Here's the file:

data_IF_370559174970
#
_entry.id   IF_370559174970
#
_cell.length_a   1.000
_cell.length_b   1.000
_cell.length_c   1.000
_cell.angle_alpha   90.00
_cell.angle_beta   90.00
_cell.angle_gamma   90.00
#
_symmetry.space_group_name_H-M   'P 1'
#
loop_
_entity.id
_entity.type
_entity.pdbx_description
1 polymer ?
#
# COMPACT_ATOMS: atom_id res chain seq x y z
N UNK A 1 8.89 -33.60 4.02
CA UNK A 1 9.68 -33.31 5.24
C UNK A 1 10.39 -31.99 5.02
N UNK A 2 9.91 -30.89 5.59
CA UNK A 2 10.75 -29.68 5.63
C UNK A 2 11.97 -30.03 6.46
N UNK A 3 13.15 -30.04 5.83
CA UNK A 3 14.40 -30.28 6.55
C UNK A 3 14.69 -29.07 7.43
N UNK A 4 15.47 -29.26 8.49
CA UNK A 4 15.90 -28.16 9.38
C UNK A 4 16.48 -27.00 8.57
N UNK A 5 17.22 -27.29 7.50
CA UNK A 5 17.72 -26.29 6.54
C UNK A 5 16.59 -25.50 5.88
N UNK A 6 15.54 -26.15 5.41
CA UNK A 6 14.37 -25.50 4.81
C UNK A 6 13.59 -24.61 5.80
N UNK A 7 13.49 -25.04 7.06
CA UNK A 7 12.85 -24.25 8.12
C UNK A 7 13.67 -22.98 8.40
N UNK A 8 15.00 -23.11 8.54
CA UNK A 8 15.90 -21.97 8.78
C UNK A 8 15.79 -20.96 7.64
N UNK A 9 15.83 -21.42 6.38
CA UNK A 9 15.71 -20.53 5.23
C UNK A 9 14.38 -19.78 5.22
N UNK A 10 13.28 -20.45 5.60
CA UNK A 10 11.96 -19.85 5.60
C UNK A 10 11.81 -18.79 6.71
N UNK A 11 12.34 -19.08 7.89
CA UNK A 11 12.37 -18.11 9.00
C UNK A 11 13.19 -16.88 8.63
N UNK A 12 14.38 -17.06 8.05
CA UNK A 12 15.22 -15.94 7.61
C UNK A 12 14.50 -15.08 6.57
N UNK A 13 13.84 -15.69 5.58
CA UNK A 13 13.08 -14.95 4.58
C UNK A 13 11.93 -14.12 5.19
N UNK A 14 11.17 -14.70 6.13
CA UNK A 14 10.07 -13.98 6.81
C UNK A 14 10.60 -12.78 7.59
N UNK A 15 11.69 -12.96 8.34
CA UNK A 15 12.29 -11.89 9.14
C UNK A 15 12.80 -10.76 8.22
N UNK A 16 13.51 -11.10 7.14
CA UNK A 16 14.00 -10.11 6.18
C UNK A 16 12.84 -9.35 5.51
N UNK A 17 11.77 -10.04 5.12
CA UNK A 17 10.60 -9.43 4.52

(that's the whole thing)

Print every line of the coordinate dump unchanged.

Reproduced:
data_IF_370559174970
#
_entry.id   IF_370559174970
#
_cell.length_a   1.000
_cell.length_b   1.000
_cell.length_c   1.000
_cell.angle_alpha   90.00
_cell.angle_beta   90.00
_cell.angle_gamma   90.00
#
_symmetry.space_group_name_H-M   'P 1'
#
loop_
_entity.id
_entity.type
_entity.pdbx_description
1 polymer ?
#
# COMPACT_ATOMS: atom_id res chain seq x y z
N UNK A 1 8.89 -33.60 4.02
CA UNK A 1 9.68 -33.31 5.24
C UNK A 1 10.39 -31.99 5.02
N UNK A 2 9.91 -30.89 5.59
CA UNK A 2 10.75 -29.68 5.63
C UNK A 2 11.97 -30.03 6.46
N UNK A 3 13.15 -30.04 5.83
CA UNK A 3 14.40 -30.28 6.55
C UNK A 3 14.69 -29.07 7.43
N UNK A 4 15.47 -29.26 8.49
CA UNK A 4 15.90 -28.16 9.38
C UNK A 4 16.48 -27.00 8.57
N UNK A 5 17.22 -27.29 7.50
CA UNK A 5 17.72 -26.29 6.54
C UNK A 5 16.59 -25.50 5.88
N UNK A 6 15.54 -26.15 5.41
CA UNK A 6 14.37 -25.50 4.81
C UNK A 6 13.59 -24.61 5.80
N UNK A 7 13.49 -25.04 7.06
CA UNK A 7 12.85 -24.25 8.12
C UNK A 7 13.67 -22.98 8.40
N UNK A 8 15.00 -23.11 8.54
CA UNK A 8 15.90 -21.97 8.78
C UNK A 8 15.79 -20.96 7.64
N UNK A 9 15.83 -21.42 6.38
CA UNK A 9 15.71 -20.53 5.23
C UNK A 9 14.38 -19.78 5.22
N UNK A 10 13.28 -20.45 5.60
CA UNK A 10 11.96 -19.85 5.60
C UNK A 10 11.81 -18.79 6.71
N UNK A 11 12.34 -19.08 7.89
CA UNK A 11 12.37 -18.11 9.00
C UNK A 11 13.19 -16.88 8.63
N UNK A 12 14.38 -17.06 8.05
CA UNK A 12 15.22 -15.94 7.61
C UNK A 12 14.50 -15.08 6.57
N UNK A 13 13.84 -15.69 5.58
CA UNK A 13 13.08 -14.95 4.58
C UNK A 13 11.93 -14.12 5.19
N UNK A 14 11.17 -14.70 6.13
CA UNK A 14 10.07 -13.98 6.81
C UNK A 14 10.60 -12.78 7.59
N UNK A 15 11.69 -12.96 8.34
CA UNK A 15 12.29 -11.89 9.14
C UNK A 15 12.80 -10.76 8.22
N UNK A 16 13.51 -11.10 7.14
CA UNK A 16 14.00 -10.11 6.18
C UNK A 16 12.84 -9.35 5.51
N UNK A 17 11.77 -10.04 5.12
CA UNK A 17 10.60 -9.43 4.52